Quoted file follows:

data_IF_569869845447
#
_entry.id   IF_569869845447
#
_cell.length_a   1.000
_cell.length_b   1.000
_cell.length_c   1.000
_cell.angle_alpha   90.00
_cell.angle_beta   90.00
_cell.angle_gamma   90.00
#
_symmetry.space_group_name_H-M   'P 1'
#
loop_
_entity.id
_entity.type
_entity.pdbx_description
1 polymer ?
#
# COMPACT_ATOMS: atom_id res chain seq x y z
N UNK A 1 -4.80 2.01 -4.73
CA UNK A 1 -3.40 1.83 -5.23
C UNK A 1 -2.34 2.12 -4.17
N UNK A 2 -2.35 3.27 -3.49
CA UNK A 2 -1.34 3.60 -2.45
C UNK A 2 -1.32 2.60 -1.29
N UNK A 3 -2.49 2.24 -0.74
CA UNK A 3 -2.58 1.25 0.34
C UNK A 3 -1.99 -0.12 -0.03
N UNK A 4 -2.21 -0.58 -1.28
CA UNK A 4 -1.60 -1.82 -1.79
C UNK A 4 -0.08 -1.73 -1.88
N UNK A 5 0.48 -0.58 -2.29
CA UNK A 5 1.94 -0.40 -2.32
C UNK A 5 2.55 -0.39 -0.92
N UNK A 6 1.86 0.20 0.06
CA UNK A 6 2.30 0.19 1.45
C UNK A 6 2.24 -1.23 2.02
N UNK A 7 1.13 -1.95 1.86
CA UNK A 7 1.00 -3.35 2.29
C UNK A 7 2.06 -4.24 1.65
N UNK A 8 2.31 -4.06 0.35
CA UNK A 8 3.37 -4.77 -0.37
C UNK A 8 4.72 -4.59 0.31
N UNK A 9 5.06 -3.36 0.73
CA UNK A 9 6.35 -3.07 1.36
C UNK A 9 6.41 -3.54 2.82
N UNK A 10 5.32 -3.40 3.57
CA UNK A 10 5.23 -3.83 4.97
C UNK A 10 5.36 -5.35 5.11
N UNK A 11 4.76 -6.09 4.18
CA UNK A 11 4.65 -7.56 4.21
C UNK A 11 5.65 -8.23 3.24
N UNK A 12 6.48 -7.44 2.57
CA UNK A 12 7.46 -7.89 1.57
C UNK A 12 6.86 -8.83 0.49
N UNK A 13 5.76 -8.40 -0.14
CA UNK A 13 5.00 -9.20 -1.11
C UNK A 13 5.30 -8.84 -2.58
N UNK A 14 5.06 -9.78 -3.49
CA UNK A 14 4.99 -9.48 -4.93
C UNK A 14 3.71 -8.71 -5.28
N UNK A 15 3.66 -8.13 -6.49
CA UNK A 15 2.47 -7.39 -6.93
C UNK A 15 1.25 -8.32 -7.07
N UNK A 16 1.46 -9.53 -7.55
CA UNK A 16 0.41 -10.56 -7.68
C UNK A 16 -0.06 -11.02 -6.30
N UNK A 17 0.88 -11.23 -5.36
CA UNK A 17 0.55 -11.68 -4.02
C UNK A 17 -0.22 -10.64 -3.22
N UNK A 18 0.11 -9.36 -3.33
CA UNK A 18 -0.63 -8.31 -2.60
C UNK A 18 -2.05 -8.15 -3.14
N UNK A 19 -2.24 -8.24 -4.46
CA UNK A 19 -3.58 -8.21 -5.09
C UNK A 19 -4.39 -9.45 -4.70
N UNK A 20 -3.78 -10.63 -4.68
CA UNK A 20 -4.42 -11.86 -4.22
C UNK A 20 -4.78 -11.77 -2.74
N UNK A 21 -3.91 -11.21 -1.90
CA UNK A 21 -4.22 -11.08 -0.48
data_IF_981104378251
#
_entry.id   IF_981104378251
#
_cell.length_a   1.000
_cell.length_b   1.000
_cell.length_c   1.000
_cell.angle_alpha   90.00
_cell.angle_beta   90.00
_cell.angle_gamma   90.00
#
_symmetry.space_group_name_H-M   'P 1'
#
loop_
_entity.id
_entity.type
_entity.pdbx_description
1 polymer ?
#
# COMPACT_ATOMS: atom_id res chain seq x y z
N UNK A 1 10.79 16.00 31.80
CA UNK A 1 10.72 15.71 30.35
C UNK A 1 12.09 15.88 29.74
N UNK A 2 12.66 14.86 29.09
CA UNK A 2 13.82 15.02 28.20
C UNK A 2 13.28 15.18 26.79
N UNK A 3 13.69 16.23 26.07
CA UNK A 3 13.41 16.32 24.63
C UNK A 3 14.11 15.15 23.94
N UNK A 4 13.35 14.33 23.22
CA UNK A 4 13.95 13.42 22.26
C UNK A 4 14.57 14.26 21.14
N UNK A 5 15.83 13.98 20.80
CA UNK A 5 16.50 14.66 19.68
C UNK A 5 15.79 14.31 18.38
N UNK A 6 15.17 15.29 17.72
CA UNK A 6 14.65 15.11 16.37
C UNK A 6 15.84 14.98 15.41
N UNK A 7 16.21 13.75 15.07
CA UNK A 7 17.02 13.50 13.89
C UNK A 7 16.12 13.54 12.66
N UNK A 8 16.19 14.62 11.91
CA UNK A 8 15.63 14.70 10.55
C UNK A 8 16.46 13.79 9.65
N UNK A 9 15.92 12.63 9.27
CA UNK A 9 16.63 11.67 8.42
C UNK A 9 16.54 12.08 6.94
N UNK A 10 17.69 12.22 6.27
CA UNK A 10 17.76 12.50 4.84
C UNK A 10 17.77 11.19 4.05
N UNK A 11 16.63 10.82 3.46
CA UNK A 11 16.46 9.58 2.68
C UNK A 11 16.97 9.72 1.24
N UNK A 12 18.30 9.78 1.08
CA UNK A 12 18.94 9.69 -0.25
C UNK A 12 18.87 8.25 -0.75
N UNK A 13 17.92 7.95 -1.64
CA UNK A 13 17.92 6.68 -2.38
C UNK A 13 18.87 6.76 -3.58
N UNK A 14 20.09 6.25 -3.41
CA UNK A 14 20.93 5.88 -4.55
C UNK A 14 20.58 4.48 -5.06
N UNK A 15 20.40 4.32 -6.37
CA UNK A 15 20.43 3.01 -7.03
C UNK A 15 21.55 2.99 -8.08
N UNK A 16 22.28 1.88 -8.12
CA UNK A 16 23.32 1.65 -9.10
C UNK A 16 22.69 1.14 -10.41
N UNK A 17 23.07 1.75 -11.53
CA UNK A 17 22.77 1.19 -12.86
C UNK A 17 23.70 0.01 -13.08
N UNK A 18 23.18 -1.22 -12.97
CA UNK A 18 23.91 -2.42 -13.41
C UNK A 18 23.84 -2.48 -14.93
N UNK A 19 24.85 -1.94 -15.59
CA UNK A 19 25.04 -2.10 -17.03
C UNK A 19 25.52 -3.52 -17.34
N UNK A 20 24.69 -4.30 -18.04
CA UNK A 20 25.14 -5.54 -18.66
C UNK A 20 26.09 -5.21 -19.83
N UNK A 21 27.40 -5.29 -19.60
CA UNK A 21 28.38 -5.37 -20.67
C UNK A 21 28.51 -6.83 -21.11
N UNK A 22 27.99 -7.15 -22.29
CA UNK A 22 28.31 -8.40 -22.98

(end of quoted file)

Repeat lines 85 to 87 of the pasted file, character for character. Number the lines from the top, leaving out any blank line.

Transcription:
_entry.id   IF_981104378251
#
_cell.length_a   1.000